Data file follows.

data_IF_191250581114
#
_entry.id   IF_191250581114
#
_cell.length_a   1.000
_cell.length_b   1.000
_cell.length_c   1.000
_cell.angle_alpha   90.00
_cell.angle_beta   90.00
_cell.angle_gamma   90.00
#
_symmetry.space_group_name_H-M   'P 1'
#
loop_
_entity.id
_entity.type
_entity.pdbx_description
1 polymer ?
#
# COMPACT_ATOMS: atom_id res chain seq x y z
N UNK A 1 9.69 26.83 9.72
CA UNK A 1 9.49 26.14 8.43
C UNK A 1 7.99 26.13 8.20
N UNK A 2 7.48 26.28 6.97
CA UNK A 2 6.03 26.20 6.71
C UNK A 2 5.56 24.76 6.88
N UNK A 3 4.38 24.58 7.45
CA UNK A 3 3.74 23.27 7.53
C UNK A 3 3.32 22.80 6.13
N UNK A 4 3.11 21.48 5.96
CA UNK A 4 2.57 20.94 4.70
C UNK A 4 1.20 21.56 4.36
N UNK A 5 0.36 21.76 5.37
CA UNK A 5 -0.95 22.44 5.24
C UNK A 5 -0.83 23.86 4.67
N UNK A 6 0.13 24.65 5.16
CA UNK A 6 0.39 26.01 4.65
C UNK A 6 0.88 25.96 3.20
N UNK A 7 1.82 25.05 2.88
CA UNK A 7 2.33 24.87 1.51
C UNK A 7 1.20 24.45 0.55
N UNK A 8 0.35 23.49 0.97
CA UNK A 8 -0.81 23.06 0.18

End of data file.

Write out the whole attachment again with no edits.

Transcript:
data_IF_191250581114
#
_entry.id   IF_191250581114
#
_cell.length_a   1.000
_cell.length_b   1.000
_cell.length_c   1.000
_cell.angle_alpha   90.00
_cell.angle_beta   90.00
_cell.angle_gamma   90.00
#
_symmetry.space_group_name_H-M   'P 1'
#
loop_
_entity.id
_entity.type
_entity.pdbx_description
1 polymer ?
#
# COMPACT_ATOMS: atom_id res chain seq x y z
N UNK A 1 9.69 26.83 9.72
CA UNK A 1 9.49 26.14 8.43
C UNK A 1 7.99 26.13 8.20
N UNK A 2 7.48 26.28 6.97
CA UNK A 2 6.03 26.20 6.71
C UNK A 2 5.56 24.76 6.88
N UNK A 3 4.38 24.58 7.45
CA UNK A 3 3.74 23.27 7.53
C UNK A 3 3.32 22.80 6.13
N UNK A 4 3.11 21.48 5.96
CA UNK A 4 2.57 20.94 4.70
C UNK A 4 1.20 21.56 4.36
N UNK A 5 0.36 21.76 5.37
CA UNK A 5 -0.95 22.44 5.24
C UNK A 5 -0.83 23.86 4.67
N UNK A 6 0.13 24.65 5.16
CA UNK A 6 0.39 26.01 4.65
C UNK A 6 0.88 25.96 3.20
N UNK A 7 1.82 25.05 2.88
CA UNK A 7 2.33 24.87 1.51
C UNK A 7 1.20 24.45 0.55
N UNK A 8 0.35 23.49 0.97
CA UNK A 8 -0.81 23.06 0.18